In the year 1325, a tribe of people, known as the Mexicas, were wandering Central Mexico, looking for a place to settle. Legend has it that they were awaiting a sign from Huitzilopochtli, the God of war, sun and human sacrifice, to guide them home. They were directed to look for an eagle perched on a prickly pear cactus. (A variation on the legend includes the idea that the eagle has a snake in its mouth.) The prophecy was fulfilled when the symbolic sight appeared on a small island in the middle of Lake Texcoco. The Mexica people, who would later become part of the mighty Aztec empire, believed that their God had directed them to the location where they should build a great city.
It defies logic to imagine how an ancient civilization, with none of the technology, equipment and tools we use in construction today, was able to accomplish such a feat. To build a giant city in the middle of a lake and make it accessible to the mainland required a huge amount of resourcefulness and creativity.
The Mexicas began by building a series of causeways for foot traffic, and canals, called chinampas, for canoes and other water vessels. They extended from the north, south and west, and connected the island to the mainland. Bridges were placed strategically on the causeways to allow water traffic to pass, and they could also be lifted to block entrance to the city for protection. Thus the city of Tenochtitlan was founded.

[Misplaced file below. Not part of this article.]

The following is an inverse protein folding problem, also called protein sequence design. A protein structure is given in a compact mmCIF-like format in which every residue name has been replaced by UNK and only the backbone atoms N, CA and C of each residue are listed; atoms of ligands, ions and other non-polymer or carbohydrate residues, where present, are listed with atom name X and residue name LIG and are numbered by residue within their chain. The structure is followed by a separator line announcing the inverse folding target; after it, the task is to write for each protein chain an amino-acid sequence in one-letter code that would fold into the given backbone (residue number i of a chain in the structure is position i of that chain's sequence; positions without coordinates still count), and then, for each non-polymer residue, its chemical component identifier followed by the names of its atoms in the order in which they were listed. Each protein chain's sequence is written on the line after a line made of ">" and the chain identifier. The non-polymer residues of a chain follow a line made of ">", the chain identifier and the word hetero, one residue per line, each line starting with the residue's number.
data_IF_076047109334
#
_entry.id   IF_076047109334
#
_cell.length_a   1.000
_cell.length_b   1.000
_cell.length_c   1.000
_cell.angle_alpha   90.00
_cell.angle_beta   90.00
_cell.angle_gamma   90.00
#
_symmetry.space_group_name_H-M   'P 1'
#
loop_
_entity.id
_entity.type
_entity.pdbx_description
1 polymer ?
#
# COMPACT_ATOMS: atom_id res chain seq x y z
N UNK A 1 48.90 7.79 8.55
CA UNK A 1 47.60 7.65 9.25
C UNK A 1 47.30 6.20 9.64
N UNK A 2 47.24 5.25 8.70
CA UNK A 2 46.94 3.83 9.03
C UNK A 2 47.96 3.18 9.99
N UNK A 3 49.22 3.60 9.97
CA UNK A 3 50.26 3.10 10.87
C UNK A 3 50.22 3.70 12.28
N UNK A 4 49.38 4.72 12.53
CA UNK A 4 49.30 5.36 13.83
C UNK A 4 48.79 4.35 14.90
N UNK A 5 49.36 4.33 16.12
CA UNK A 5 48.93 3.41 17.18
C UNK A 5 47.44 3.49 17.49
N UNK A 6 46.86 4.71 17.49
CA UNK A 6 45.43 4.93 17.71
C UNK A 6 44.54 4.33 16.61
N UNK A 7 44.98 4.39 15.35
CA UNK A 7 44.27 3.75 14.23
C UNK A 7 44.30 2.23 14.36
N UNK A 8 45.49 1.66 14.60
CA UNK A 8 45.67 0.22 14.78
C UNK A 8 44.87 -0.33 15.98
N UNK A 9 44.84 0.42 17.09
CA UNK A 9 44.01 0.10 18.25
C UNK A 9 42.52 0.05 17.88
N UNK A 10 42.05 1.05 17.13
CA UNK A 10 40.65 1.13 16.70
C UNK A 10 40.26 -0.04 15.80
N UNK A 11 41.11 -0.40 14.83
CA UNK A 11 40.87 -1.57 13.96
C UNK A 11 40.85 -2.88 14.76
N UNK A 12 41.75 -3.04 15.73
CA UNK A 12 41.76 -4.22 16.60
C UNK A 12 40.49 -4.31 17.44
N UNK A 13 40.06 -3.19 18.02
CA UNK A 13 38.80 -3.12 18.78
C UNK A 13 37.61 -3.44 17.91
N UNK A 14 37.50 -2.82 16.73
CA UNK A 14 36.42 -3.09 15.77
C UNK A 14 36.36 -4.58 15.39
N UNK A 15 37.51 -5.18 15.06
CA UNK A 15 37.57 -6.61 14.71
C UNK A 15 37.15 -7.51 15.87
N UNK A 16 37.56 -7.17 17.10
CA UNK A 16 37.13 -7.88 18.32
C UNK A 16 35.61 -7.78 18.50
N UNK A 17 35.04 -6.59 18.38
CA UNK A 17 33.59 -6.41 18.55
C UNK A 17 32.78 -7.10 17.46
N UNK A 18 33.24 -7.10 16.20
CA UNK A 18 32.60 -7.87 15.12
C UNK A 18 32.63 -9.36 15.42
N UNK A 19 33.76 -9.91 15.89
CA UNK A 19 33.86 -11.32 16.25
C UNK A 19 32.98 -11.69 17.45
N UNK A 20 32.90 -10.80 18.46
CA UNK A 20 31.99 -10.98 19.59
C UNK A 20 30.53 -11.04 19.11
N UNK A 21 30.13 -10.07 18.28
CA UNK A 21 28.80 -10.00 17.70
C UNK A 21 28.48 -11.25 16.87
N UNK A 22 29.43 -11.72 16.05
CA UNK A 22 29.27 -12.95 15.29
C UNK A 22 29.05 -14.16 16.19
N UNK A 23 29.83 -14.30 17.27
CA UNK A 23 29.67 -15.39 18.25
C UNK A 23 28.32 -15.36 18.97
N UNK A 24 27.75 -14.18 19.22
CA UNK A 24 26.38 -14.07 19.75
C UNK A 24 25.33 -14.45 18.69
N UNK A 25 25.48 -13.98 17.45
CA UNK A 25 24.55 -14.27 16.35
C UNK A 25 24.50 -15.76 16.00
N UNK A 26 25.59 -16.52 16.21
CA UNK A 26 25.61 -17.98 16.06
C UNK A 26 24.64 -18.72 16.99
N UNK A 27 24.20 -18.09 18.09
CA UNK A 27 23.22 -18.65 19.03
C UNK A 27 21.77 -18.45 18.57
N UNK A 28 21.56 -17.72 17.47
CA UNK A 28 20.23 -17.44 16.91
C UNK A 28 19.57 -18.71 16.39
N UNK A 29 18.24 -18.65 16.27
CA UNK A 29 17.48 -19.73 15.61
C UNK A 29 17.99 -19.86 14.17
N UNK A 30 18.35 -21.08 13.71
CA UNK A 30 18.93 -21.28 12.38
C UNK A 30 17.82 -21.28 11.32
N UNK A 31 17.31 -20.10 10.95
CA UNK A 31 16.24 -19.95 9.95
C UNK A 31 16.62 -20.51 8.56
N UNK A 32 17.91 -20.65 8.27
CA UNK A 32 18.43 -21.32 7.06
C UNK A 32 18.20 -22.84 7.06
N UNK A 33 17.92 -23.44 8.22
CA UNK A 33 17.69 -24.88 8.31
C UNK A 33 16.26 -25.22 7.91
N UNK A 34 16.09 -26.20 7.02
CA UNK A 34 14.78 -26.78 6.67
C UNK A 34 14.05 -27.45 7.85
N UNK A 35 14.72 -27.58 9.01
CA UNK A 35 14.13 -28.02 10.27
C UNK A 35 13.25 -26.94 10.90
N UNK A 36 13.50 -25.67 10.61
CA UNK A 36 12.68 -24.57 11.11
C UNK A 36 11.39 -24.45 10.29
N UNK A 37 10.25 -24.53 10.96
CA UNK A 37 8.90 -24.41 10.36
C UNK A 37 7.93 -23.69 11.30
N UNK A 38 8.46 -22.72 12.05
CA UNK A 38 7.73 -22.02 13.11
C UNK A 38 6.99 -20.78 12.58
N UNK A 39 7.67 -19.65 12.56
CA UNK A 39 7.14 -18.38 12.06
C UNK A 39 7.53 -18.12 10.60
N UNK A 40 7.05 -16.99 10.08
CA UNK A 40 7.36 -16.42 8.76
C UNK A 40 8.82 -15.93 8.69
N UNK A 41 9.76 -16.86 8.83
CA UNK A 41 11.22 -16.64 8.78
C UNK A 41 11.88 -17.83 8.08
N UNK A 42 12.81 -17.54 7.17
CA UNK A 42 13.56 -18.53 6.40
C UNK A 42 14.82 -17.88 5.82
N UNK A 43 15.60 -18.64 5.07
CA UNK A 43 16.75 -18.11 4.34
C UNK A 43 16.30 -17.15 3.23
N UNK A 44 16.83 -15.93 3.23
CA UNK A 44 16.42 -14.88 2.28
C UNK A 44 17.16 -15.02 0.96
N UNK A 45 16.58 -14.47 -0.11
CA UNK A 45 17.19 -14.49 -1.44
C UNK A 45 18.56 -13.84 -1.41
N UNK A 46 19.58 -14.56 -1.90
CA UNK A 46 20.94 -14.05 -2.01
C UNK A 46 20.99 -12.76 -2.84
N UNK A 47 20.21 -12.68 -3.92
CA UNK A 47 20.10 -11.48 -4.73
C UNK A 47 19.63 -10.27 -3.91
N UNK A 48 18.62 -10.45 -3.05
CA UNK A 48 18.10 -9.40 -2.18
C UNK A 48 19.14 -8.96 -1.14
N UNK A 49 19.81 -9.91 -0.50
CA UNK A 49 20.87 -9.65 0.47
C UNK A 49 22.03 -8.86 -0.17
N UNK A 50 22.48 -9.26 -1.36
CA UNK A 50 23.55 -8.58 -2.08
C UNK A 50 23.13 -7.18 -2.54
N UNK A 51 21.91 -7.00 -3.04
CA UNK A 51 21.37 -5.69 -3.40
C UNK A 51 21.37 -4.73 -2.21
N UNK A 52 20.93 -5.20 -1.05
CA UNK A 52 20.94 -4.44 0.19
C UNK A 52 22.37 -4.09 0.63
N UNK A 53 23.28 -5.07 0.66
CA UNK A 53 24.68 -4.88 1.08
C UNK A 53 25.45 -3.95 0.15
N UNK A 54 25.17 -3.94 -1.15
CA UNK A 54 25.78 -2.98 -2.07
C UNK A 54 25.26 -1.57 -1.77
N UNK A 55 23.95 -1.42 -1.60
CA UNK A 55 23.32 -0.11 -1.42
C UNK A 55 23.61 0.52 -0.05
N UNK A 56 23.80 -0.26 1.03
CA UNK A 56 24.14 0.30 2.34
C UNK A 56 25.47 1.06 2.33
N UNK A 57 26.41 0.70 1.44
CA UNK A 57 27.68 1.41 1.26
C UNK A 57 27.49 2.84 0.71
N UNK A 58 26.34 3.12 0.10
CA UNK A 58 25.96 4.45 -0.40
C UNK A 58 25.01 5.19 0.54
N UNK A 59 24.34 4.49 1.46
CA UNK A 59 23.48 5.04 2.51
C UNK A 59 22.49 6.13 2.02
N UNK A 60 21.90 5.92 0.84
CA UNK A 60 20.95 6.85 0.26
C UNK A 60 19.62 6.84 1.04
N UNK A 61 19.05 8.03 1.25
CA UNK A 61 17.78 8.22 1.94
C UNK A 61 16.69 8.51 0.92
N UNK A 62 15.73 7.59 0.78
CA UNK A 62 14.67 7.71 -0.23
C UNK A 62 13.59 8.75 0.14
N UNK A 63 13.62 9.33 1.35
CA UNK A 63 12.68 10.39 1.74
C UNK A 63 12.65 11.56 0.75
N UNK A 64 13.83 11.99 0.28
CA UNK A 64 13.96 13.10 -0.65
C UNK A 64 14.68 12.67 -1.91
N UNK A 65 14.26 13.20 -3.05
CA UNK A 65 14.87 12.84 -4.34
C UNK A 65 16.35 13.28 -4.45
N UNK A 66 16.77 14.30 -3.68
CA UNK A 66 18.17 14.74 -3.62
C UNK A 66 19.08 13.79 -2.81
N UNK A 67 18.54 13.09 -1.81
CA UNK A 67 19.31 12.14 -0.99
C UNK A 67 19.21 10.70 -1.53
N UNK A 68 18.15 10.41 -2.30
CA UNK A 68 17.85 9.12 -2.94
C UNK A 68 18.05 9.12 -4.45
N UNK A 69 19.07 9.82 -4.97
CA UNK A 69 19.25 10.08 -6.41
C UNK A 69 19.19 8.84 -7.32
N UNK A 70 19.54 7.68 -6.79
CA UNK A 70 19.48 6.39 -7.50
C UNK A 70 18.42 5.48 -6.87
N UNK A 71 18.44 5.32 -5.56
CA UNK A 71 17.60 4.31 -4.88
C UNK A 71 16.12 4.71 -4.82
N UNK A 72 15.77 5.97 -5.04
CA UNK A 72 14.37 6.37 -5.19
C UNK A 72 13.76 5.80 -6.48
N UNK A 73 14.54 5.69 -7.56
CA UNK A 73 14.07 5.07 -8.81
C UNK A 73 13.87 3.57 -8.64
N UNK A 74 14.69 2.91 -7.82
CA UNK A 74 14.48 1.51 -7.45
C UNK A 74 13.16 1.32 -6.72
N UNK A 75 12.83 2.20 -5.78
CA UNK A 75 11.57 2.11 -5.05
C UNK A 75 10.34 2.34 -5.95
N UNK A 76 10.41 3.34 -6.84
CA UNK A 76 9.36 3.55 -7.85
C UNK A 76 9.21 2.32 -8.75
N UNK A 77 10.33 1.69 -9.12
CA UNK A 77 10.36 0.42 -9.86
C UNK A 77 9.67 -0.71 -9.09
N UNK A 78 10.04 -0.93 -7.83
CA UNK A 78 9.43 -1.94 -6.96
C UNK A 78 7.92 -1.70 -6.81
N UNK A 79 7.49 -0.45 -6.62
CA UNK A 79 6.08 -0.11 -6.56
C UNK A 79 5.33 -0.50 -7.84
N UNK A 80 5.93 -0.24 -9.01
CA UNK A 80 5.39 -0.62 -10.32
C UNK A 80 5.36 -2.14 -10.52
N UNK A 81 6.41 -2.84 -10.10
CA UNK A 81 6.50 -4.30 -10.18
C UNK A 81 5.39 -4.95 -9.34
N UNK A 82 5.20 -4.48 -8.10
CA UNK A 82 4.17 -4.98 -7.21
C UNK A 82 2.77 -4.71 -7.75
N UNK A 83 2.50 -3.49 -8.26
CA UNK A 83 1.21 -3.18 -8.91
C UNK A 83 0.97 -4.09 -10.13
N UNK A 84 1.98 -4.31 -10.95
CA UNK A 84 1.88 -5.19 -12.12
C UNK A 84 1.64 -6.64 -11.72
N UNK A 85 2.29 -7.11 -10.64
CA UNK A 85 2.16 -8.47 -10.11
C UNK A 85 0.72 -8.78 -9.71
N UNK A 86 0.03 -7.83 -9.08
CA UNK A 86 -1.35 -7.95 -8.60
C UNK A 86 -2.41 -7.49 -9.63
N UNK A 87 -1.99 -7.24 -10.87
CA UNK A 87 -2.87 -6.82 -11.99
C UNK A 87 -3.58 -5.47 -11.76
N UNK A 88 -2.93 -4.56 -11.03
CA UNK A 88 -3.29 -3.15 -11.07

Initially, there was just a tiny island surrounded by swampland that wouldn’t have been sufficient to house and feed the population. Using the chinampas system, the Mexicas began building small, farm islands in the surrounding area, which would eventually help to dry out the land and increase the size of Tenochtitlan. If you were to look at it from above, you would see a large, complex expanse of interconnected “neighborhoods” with the main city in the middle. It housed the city center where up to 60,000 people would come to shop at the open air markets.
Today, Tenochtitlan has become Mexico City, sitting squarely in the middle of the long-ago dried out bed of Lake Texcoco. There are still chinampas in and around the city that serve as both tourist attractions and working farms. Ecologists have studied this ancient civilization’s model of farming, because it successfully operated without destroying any of the area’s natural ecosystem. And if you’ll notice, in the middle of the Mexican flag there’s an eagle sitting on a cactus holding a snake, a nod to one of the greatest civilizations in its history.